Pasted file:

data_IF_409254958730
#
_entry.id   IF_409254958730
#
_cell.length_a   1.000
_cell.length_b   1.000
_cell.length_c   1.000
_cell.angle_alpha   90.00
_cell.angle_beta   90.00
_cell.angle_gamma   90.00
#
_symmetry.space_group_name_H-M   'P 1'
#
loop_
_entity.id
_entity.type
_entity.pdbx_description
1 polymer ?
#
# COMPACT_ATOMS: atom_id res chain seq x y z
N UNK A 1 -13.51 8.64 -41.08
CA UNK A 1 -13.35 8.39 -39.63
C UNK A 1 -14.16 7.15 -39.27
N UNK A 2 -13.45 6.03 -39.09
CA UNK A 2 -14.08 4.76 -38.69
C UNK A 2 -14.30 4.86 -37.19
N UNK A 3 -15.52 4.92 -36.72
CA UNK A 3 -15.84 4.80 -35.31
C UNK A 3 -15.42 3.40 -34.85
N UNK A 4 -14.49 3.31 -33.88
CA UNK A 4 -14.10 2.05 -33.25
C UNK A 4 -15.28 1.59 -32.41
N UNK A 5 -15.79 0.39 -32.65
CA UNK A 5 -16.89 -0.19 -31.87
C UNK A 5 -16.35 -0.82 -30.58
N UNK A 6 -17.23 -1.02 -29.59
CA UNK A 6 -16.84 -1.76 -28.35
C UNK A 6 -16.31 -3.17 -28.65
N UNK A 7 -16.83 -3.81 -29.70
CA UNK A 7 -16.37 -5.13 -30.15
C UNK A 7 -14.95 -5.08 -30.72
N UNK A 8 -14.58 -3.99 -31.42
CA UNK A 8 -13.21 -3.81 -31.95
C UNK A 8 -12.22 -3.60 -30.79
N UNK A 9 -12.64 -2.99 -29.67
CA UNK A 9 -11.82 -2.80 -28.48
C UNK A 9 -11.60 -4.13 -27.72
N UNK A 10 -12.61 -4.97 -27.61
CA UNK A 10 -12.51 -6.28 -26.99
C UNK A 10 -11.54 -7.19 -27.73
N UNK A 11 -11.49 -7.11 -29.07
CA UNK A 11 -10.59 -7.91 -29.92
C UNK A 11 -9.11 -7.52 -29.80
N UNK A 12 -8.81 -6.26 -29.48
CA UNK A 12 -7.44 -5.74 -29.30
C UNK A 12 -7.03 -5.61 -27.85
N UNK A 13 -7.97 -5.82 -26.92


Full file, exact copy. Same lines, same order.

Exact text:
data_IF_409254958730
#
_entry.id   IF_409254958730
#
_cell.length_a   1.000
_cell.length_b   1.000
_cell.length_c   1.000
_cell.angle_alpha   90.00
_cell.angle_beta   90.00
_cell.angle_gamma   90.00
#
_symmetry.space_group_name_H-M   'P 1'
#
loop_
_entity.id
_entity.type
_entity.pdbx_description
1 polymer ?
#
# COMPACT_ATOMS: atom_id res chain seq x y z
N UNK A 1 -13.51 8.64 -41.08
CA UNK A 1 -13.35 8.39 -39.63
C UNK A 1 -14.16 7.15 -39.27
N UNK A 2 -13.45 6.03 -39.09
CA UNK A 2 -14.08 4.76 -38.69
C UNK A 2 -14.30 4.86 -37.19
N UNK A 3 -15.52 4.92 -36.72
CA UNK A 3 -15.84 4.80 -35.31
C UNK A 3 -15.42 3.40 -34.85
N UNK A 4 -14.49 3.31 -33.88
CA UNK A 4 -14.10 2.05 -33.25
C UNK A 4 -15.28 1.59 -32.41
N UNK A 5 -15.79 0.39 -32.65
CA UNK A 5 -16.89 -0.19 -31.87
C UNK A 5 -16.35 -0.82 -30.58
N UNK A 6 -17.23 -1.02 -29.59
CA UNK A 6 -16.84 -1.76 -28.35
C UNK A 6 -16.31 -3.17 -28.65
N UNK A 7 -16.83 -3.81 -29.70
CA UNK A 7 -16.37 -5.13 -30.15
C UNK A 7 -14.95 -5.08 -30.72
N UNK A 8 -14.58 -3.99 -31.42
CA UNK A 8 -13.21 -3.81 -31.95
C UNK A 8 -12.22 -3.60 -30.79
N UNK A 9 -12.64 -2.99 -29.67
CA UNK A 9 -11.82 -2.80 -28.48
C UNK A 9 -11.60 -4.13 -27.72
N UNK A 10 -12.61 -4.97 -27.61
CA UNK A 10 -12.51 -6.28 -26.99
C UNK A 10 -11.54 -7.19 -27.73
N UNK A 11 -11.49 -7.11 -29.07
CA UNK A 11 -10.59 -7.91 -29.92
C UNK A 11 -9.11 -7.52 -29.80
N UNK A 12 -8.81 -6.26 -29.48
CA UNK A 12 -7.44 -5.74 -29.30
C UNK A 12 -7.03 -5.61 -27.85
N UNK A 13 -7.97 -5.82 -26.92